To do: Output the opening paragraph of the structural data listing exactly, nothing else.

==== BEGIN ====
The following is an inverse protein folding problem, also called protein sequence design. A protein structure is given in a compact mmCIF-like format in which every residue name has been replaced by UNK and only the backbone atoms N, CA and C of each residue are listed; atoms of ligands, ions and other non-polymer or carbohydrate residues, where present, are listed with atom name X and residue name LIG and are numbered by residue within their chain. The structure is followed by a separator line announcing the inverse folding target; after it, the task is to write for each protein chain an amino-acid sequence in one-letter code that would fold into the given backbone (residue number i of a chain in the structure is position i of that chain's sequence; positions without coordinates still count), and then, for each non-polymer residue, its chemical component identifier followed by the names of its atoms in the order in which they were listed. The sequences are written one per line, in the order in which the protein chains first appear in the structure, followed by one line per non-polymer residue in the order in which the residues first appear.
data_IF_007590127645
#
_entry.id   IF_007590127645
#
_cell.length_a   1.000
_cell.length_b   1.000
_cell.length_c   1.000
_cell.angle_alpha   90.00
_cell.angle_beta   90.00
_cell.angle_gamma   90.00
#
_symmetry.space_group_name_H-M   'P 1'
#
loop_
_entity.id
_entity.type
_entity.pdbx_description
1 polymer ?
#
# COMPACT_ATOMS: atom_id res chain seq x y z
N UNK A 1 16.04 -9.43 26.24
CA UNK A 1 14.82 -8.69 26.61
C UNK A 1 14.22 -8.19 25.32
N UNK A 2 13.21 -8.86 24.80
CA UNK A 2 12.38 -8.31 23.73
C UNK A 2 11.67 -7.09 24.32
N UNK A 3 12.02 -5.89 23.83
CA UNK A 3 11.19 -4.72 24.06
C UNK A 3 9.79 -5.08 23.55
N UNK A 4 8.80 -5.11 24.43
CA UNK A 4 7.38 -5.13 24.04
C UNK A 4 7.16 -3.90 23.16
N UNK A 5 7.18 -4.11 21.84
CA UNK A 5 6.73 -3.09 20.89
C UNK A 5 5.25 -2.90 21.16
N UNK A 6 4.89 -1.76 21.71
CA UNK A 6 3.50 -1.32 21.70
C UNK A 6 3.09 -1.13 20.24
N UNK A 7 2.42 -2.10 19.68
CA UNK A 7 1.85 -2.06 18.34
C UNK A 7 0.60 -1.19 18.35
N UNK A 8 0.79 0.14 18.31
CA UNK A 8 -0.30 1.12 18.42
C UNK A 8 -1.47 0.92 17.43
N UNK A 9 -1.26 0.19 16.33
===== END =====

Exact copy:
The following is an inverse protein folding problem, also called protein sequence design. A protein structure is given in a compact mmCIF-like format in which every residue name has been replaced by UNK and only the backbone atoms N, CA and C of each residue are listed; atoms of ligands, ions and other non-polymer or carbohydrate residues, where present, are listed with atom name X and residue name LIG and are numbered by residue within their chain. The structure is followed by a separator line announcing the inverse folding target; after it, the task is to write for each protein chain an amino-acid sequence in one-letter code that would fold into the given backbone (residue number i of a chain in the structure is position i of that chain's sequence; positions without coordinates still count), and then, for each non-polymer residue, its chemical component identifier followed by the names of its atoms in the order in which they were listed. The sequences are written one per line, in the order in which the protein chains first appear in the structure, followed by one line per non-polymer residue in the order in which the residues first appear.